That suggests that future models may need to be adjusted to better capture the realities of global warming in polar regions, although this study did not tease apart what exactly is missing from current models.“The paper’s finding that climate models tend to underestimate the warming ratio [between the Arctic and the Earth as a whole] is really interesting,” says Kyle Armour, a climate scientist at the University of Washington who was not involved in the new study.That pointed to loopholes or outright violations of the Montreal Protocol.Previous studies have found that computer models actually do a good job estimating how much the Arctic has heated up, but that they tend to overestimate how much hotter the whole planet is, Armour explains.That means the models’ comparison between Arctic warming and overall warming ends up being incorrect.Behind Vasel, at the Barrow site on Aug.“We have more work to do to figure out the source of this model bias,” says Armour.

And that work is increasingly important, because world leaders use climate models to understand what the future holds and how to avoid even more catastrophic warming.S.Copyright 2022 NPR.To see more, visit https://www.(Photo by Yereth Rosen/Alaska Beacon) The Barrow observatory was the first of the four to record the flattening trend that was later picked up worldwide.npr.org.Corrective actions followed, and by 2018 CFC levels were back on their expected rate of decline.

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On Utqiagvik’s edge, an observatory measures the gases that are warming the Arctic and the planetThe observatory's location is deliberate. It's far from any significant development, and prevailing winds over the ocean make the air some of the purest on Earth. Its Arctic location is critical, as the Arctic is warming at four times the global rate.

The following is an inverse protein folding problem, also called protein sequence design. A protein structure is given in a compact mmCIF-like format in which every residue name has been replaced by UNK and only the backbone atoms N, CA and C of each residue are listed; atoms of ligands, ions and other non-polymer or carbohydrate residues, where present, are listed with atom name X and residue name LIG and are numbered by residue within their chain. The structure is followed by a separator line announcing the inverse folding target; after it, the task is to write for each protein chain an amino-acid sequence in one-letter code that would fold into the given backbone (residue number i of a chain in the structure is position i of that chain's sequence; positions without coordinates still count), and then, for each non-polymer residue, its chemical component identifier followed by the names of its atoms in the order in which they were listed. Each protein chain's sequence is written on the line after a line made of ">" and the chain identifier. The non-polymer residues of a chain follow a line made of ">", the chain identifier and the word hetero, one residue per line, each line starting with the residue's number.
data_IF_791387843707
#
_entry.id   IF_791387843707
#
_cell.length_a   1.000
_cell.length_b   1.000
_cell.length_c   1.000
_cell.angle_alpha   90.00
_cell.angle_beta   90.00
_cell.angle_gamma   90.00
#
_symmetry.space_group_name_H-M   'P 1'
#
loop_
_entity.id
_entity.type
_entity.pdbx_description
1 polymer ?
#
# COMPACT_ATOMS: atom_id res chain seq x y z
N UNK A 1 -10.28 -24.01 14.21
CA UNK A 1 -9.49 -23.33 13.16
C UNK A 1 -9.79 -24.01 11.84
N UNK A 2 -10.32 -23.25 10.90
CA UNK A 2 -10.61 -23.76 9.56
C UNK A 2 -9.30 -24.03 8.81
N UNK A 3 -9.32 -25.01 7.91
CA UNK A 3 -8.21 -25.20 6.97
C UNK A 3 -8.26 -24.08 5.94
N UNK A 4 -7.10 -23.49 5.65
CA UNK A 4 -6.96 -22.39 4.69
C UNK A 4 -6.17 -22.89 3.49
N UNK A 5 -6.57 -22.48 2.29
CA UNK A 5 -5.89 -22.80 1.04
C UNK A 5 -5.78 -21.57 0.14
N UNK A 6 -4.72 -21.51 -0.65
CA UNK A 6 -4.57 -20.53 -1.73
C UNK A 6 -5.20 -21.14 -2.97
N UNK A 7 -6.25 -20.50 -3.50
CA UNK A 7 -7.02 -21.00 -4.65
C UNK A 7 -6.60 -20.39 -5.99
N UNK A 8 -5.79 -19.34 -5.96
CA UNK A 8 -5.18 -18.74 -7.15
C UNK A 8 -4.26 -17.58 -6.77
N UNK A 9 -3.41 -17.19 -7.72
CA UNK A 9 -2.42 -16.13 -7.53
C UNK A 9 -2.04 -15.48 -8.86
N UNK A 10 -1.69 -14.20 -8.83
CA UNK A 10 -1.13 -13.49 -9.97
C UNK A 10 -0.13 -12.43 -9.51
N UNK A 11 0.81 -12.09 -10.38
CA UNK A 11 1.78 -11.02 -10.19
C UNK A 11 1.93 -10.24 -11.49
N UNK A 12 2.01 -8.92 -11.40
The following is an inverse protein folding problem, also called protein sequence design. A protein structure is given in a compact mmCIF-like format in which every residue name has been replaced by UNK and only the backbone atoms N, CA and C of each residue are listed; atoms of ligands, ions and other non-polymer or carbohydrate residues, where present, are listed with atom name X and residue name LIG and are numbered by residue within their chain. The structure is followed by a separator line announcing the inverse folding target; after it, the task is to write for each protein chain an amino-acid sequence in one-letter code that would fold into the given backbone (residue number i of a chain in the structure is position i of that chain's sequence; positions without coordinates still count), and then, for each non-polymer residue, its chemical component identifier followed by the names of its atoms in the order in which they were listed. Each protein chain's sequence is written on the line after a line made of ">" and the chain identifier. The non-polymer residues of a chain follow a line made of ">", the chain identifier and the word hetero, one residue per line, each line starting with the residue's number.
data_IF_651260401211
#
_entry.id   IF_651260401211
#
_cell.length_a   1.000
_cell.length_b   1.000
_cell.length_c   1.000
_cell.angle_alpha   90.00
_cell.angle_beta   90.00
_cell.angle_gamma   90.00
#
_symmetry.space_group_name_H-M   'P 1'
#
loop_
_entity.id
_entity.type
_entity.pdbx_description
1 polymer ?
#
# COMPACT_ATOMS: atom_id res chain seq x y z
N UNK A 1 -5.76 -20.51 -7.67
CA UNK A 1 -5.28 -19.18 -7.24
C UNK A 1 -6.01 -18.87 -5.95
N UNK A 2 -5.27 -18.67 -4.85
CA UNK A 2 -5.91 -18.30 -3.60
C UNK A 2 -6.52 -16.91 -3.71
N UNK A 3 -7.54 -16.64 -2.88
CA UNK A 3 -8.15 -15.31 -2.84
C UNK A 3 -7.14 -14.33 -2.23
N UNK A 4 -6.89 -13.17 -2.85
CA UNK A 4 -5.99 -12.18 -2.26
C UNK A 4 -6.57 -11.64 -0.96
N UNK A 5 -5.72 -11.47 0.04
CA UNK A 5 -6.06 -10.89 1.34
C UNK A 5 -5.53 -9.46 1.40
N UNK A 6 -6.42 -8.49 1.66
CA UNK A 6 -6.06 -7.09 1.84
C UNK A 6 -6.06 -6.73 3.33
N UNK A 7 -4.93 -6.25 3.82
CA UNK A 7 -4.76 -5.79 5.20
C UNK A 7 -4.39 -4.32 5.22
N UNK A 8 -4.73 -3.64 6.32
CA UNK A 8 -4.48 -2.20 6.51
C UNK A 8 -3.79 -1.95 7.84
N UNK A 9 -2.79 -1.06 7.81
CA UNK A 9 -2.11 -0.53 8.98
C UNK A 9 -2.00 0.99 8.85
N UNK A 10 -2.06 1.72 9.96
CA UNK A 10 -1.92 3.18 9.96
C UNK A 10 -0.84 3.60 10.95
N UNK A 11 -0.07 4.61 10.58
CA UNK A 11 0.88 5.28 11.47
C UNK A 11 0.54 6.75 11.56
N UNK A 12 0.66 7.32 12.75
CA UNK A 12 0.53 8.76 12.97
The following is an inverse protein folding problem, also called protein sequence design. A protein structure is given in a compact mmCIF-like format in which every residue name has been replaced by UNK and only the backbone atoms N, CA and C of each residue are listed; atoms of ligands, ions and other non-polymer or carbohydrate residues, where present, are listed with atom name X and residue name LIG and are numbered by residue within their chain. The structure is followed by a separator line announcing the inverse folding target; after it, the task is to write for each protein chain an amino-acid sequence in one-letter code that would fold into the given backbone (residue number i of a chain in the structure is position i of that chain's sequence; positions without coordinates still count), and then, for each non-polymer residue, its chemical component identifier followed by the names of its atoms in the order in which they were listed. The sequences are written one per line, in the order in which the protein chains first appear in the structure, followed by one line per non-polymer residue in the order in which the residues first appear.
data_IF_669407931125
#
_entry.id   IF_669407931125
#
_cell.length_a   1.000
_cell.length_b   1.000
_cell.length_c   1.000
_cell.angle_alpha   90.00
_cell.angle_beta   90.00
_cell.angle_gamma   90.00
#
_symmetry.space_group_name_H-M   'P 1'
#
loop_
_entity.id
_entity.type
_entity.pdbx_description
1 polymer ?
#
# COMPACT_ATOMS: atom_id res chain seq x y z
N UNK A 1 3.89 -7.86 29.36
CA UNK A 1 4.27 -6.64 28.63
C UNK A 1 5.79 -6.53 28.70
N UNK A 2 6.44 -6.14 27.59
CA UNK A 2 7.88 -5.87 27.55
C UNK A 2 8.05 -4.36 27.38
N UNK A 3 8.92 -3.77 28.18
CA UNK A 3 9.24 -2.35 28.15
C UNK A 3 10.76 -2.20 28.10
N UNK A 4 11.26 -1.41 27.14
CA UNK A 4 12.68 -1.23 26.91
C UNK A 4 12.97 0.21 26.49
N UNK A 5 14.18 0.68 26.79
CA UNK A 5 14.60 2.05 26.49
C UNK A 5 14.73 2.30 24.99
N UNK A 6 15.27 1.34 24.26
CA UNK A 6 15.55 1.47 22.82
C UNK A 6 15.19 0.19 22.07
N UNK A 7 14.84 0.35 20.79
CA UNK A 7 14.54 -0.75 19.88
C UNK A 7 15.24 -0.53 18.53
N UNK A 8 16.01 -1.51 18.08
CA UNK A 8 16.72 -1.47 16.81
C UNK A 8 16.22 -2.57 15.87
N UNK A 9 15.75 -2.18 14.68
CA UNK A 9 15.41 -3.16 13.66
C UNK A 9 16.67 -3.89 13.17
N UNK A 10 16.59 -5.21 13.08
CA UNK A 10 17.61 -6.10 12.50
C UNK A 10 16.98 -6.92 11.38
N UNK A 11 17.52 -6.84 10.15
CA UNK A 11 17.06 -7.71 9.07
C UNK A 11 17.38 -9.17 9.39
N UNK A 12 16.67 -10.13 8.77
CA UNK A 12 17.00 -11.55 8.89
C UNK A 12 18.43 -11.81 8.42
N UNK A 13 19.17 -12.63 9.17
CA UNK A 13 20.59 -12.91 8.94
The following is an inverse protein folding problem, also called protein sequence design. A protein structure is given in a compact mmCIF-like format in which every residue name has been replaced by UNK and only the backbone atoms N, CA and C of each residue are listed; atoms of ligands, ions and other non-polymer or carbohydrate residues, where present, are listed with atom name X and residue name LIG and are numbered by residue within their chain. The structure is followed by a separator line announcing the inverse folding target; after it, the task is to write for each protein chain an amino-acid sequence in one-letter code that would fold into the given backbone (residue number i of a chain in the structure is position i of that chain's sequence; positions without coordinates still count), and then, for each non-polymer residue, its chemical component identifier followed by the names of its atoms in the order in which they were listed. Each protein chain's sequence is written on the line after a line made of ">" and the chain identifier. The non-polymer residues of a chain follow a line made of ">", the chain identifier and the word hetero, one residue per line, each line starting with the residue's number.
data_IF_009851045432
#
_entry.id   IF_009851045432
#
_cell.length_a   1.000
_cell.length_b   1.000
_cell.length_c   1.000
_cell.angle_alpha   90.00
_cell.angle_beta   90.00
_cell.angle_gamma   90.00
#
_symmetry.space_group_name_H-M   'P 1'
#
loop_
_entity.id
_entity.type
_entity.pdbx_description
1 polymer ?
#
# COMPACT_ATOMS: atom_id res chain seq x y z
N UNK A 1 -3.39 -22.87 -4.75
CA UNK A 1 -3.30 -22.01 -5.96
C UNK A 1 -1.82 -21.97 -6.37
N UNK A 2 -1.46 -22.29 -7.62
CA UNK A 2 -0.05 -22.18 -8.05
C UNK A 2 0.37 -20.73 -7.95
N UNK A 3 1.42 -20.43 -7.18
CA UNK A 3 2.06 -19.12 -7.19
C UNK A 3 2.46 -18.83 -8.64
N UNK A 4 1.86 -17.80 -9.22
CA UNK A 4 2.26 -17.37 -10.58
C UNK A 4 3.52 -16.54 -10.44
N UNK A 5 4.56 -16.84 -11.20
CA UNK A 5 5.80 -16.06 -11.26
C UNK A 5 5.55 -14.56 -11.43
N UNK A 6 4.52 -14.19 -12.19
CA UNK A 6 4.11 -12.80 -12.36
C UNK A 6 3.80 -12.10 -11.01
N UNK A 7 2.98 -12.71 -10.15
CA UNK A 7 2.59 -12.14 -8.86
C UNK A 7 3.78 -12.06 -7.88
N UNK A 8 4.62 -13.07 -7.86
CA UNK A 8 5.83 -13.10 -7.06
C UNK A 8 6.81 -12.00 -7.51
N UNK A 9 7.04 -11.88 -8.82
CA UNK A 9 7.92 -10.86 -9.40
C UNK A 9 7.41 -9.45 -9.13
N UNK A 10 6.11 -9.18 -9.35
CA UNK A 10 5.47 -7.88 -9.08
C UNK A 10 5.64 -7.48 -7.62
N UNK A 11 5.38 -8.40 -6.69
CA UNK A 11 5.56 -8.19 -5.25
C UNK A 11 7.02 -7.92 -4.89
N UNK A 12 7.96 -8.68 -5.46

Wall design at Troth Yeddha campus visualizes warming arctic climateA hallway at the International Arctic Research Center carries a new striped design showcasing the arctic’s climate year-by-year since 1900, a window into the region’s past.

Healthier foods are better for the planet, mammoth study findsAnalysis of 57,000 multi-ingredient foods reveals which have the best and worst environmental impacts. No $hit Can someone explain the lowest impact bar( below 1) . How are fried onion rings and potato better than vegetables? How do energy drinks have a low environmental impact? It’s bottled water fps! Wonder where whisky falls on that chart. Need some after reading that crap.

On Utqiagvik’s edge, an observatory measures the gases that are warming the Arctic and the planetThe observatory's location is deliberate. It's far from any significant development, and prevailing winds over the ocean make the air some of the purest on Earth. Its Arctic location is critical, as the Arctic is warming at four times the global rate.

Landfills around the world release a lot of methane - studyDecomposing food waste is releasing thousands of tonnes of planet-warming methane gas at landfills in Buenos Aires, Delhi, Mumbai, and Lahore, new research finds. Capture the gas and make power from it. Not too much food waste; rather, too many humans. overpopulation its like the solution to this whole climate change and polution thing is to revert back to the late 1800s, horse and buggy,

Wall design at Troth Yeddha campus visualizes warming arctic climateA hallway at the International Arctic Research Center carries a new striped design showcasing the arctic’s climate year-by-year since 1900, a window into the region’s past.